Genesis 1:4-5 4And God saw that the light was good. And God separated the light from the darkness. 5God called the light Day, and the darkness he called Night. And there was evening and there was morning, the first day.
- We see in verse 3 that God created light. However, we did not see it stated explicitly that God created the darkness.
- From verse 3, we move to today’s verses. God saw that the light was good. But He did not see that the darkness was anything at all. Is it fair to infer then that because we are not told explicitly of God creating darkness, nor are we told that he pronounced it as good (or bad) that darkness in the context of this verse is a place where nothing is created? Light is substance and darkness is lack of substance? What do you think?
- God separates light from darkness and he calls them day and night. However, it is not stated explicitly that God created the sun, moon, or stars until verses 14-18 of chapter 1. So what gives? Was day and night, light and darkness, as described in our verses here, symbolic of something more? Well… nobody really agrees because the text is not clear. You can see the Strong’s Hebrew translation for light here. And you can see the same for the word darkness here.
- Is the first day of creation a literal 24 hour day in the way that we think of it in our present time? How can it be without the sun? The Strong’s Hebrew translation for day is here. יוֹם yôwm, yome; from an unused root meaning to be hot; a day (as the warm hours), whether literal (from sunrise to sunset, or from one sunset to the next), or figurative (a space of time defined by an associated term), (often used adverb):—age, always, chronicals, continually(-ance), daily, ((birth-), each, to) day, (now a, two) days (agone), elder, × end, evening, (for) ever(-lasting, -more), × full, life, as (so) long as (… live), (even) now, old, outlived, perpetually, presently, remaineth, × required, season, × since, space, then, (process of) time, as at other times, in trouble, weather, (as) when, (a, the, within a) while (that), × whole ( age), (full) year(-ly), younger. The word can be translated to mean a literal day in the sense that we think of it. Further, the translation for night can be taken as either literal or figurative. The idea of light without the sun as a source is not unique to Genesis. Revelation 21:23 in the Christian Bible says: The city does not need the sun or the moon to shine on it, for the glory of God gives it light, and the Lamb is its lamp. For Christians, at least, it might be inferred from a reading of other holy text that the light described here in Genesis is supernatural.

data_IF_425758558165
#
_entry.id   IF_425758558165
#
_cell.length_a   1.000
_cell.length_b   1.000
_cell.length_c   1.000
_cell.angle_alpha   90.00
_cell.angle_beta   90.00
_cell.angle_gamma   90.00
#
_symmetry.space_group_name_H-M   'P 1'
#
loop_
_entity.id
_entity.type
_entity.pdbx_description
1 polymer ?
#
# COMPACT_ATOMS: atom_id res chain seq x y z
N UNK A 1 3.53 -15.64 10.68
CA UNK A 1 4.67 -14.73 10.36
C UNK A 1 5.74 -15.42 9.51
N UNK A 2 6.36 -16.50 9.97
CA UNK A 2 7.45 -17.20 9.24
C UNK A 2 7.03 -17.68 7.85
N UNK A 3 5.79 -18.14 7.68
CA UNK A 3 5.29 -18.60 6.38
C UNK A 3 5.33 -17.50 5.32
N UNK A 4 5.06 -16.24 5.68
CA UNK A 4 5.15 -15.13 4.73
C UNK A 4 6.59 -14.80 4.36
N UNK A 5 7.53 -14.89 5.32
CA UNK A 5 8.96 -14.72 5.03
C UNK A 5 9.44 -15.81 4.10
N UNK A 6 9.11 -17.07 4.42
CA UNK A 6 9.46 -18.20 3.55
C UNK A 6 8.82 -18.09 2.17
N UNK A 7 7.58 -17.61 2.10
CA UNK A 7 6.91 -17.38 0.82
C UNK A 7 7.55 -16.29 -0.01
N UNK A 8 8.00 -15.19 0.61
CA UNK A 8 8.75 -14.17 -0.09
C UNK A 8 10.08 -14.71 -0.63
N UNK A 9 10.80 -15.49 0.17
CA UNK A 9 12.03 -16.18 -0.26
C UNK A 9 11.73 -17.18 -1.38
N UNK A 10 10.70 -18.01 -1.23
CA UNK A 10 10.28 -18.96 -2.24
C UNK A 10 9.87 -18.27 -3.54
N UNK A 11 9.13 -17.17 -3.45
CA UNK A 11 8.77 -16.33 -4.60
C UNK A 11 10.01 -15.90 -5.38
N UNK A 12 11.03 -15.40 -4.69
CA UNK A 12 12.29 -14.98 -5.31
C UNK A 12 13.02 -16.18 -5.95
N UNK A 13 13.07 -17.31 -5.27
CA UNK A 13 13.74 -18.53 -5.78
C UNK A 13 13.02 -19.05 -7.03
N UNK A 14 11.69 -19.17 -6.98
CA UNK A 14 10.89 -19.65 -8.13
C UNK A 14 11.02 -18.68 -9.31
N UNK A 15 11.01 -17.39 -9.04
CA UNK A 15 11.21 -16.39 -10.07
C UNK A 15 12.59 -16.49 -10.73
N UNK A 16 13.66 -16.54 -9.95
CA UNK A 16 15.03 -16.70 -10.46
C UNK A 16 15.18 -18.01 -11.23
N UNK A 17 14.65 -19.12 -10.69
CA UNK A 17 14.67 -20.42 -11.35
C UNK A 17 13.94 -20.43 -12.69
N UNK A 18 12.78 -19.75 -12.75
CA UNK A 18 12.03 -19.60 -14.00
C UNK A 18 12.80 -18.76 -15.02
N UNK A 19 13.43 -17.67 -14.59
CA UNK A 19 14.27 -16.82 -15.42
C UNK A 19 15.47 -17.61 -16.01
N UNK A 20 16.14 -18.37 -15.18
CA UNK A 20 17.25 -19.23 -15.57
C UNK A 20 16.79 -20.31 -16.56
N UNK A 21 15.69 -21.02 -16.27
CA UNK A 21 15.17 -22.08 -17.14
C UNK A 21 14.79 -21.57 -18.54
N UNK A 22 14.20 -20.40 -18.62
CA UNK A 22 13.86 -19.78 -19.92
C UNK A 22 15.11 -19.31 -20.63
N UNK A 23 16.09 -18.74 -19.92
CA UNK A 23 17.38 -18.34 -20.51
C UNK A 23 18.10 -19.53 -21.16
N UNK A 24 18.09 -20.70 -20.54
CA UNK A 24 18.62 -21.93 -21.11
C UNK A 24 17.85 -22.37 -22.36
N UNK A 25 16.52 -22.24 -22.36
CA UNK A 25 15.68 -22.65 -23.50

- The passage ends by referring to evening and morning, the first day. Jewish days are calculated from sunset to sunset. Here you see evening mentioned as the first “mixture” of light and darkness. It serves as a beginning point marker for the day. Morning, the second mixture moment, is mid-day. Thus, the return of evening is the end of one day and the beginning of the next.